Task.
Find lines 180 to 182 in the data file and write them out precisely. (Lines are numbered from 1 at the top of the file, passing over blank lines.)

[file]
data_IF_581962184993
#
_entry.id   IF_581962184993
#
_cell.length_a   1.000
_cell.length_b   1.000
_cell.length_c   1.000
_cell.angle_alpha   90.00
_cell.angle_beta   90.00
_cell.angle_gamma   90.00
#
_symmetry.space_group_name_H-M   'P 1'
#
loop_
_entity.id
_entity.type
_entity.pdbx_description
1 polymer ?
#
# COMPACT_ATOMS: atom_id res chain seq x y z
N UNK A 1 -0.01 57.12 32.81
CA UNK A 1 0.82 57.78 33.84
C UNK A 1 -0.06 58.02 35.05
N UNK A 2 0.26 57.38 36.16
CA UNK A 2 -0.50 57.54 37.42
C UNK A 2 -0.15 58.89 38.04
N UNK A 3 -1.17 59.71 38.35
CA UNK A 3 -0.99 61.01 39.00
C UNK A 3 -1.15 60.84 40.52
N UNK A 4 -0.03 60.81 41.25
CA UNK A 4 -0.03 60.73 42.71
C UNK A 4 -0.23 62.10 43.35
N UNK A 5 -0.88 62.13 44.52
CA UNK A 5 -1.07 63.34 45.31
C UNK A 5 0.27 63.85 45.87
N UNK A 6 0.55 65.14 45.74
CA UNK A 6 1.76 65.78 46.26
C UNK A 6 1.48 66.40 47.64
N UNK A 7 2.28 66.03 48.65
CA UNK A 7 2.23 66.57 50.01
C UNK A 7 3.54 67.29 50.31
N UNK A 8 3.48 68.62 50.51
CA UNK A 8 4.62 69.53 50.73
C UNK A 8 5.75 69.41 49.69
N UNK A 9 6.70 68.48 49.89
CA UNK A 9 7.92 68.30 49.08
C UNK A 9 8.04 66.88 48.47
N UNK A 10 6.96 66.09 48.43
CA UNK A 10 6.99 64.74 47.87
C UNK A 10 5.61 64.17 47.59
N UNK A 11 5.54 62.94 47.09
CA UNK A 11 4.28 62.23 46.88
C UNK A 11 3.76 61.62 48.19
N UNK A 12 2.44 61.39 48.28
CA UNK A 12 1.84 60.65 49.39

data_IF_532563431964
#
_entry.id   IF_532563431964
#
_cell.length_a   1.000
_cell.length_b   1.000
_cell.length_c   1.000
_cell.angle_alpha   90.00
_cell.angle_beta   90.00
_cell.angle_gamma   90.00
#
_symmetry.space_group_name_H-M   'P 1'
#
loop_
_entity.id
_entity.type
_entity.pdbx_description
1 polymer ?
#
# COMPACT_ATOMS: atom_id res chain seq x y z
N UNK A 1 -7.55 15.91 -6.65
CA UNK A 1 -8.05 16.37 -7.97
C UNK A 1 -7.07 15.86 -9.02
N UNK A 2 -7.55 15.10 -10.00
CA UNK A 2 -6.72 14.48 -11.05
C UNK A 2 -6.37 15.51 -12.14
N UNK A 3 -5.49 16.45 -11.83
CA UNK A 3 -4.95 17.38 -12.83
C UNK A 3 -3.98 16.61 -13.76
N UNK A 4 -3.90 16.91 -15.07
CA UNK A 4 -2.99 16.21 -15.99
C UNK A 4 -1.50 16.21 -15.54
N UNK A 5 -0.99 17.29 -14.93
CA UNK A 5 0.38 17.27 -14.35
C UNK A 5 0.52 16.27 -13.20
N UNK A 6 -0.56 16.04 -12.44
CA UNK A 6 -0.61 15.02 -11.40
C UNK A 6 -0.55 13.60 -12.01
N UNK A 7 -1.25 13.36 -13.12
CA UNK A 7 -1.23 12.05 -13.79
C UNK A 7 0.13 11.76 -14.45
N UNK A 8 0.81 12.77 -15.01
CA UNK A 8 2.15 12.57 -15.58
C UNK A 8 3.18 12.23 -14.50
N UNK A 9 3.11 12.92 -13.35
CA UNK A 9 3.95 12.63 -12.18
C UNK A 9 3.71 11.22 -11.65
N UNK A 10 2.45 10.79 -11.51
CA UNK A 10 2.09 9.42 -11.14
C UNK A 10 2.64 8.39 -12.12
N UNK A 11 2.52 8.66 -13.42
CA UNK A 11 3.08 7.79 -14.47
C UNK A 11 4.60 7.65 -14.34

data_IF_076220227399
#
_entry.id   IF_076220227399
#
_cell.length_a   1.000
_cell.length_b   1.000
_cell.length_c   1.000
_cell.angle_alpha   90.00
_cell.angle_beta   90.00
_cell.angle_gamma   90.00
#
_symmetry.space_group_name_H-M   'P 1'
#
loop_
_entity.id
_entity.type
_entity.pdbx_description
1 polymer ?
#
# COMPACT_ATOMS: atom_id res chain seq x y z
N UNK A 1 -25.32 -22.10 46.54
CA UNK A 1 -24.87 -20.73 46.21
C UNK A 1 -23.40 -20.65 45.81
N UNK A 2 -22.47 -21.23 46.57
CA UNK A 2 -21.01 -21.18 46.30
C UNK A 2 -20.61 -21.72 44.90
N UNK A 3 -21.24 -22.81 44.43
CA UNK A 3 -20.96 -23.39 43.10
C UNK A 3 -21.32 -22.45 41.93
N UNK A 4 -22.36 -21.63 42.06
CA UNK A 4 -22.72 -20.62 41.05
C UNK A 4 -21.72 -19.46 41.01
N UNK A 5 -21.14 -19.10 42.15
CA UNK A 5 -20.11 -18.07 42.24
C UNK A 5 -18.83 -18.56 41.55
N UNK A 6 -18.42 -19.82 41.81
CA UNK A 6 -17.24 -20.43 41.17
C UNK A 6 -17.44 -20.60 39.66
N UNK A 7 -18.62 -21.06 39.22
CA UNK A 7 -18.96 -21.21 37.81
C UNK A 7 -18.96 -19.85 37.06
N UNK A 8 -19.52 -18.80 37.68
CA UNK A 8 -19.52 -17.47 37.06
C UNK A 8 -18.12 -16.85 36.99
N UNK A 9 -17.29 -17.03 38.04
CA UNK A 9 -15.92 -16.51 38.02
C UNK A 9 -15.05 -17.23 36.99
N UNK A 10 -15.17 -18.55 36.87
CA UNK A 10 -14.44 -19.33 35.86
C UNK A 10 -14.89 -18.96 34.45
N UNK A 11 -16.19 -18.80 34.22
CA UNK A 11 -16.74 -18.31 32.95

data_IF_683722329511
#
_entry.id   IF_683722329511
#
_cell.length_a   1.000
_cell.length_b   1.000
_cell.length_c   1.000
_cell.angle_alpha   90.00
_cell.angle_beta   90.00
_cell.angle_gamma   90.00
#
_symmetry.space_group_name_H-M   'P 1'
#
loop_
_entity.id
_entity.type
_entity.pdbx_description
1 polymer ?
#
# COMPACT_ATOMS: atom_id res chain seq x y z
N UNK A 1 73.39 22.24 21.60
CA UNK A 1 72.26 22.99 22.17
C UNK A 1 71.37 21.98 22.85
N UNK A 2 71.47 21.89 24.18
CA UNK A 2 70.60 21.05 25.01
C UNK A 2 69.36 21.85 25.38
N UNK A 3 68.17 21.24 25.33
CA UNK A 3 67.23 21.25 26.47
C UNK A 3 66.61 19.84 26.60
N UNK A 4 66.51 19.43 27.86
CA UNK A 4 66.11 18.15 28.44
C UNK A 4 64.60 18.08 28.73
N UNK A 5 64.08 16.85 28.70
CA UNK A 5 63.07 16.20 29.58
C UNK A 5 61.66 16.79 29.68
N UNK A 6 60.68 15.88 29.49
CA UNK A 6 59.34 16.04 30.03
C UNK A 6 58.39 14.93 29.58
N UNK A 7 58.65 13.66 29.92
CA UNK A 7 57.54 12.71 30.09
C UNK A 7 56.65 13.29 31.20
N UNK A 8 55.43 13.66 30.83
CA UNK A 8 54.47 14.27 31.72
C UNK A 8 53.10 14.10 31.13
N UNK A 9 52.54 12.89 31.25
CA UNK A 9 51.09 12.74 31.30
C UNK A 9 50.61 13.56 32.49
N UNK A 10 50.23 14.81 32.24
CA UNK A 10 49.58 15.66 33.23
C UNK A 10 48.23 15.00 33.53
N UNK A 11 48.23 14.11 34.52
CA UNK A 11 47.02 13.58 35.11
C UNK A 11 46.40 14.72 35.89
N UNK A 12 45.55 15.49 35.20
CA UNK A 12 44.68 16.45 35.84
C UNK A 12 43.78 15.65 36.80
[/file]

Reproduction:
# COMPACT_ATOMS: atom_id res chain seq x y z
N UNK A 1 73.39 22.24 21.60
CA UNK A 1 72.26 22.99 22.17